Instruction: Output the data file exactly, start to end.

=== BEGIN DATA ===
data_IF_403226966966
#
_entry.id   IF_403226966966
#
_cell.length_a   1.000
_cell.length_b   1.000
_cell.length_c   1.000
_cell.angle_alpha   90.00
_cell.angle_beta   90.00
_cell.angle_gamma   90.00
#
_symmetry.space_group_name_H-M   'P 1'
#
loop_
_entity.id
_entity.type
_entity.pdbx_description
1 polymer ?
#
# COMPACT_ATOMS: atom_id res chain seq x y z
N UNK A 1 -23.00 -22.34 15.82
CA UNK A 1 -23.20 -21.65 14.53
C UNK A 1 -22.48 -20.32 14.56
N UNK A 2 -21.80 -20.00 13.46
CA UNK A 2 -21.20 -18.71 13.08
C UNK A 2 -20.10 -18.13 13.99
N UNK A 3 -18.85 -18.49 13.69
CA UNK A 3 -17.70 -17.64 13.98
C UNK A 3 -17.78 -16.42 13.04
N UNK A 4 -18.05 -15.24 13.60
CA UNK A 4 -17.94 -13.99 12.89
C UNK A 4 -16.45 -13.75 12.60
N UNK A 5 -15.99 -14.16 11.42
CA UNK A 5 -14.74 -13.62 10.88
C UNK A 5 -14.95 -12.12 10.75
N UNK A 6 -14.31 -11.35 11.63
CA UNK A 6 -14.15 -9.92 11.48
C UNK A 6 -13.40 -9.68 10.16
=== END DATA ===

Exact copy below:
data_IF_403226966966
#
_entry.id   IF_403226966966
#
_cell.length_a   1.000
_cell.length_b   1.000
_cell.length_c   1.000
_cell.angle_alpha   90.00
_cell.angle_beta   90.00
_cell.angle_gamma   90.00
#
_symmetry.space_group_name_H-M   'P 1'
#
loop_
_entity.id
_entity.type
_entity.pdbx_description
1 polymer ?
#
# COMPACT_ATOMS: atom_id res chain seq x y z
N UNK A 1 -23.00 -22.34 15.82
CA UNK A 1 -23.20 -21.65 14.53
C UNK A 1 -22.48 -20.32 14.56
N UNK A 2 -21.80 -20.00 13.46
CA UNK A 2 -21.20 -18.71 13.08
C UNK A 2 -20.10 -18.13 13.99
N UNK A 3 -18.85 -18.49 13.69
CA UNK A 3 -17.70 -17.64 13.98
C UNK A 3 -17.78 -16.42 13.04
N UNK A 4 -18.05 -15.24 13.60
CA UNK A 4 -17.94 -13.99 12.89
C UNK A 4 -16.45 -13.75 12.60
N UNK A 5 -15.99 -14.16 11.42
CA UNK A 5 -14.74 -13.62 10.88
C UNK A 5 -14.95 -12.12 10.75
N UNK A 6 -14.31 -11.35 11.63
CA UNK A 6 -14.15 -9.92 11.48
C UNK A 6 -13.40 -9.68 10.16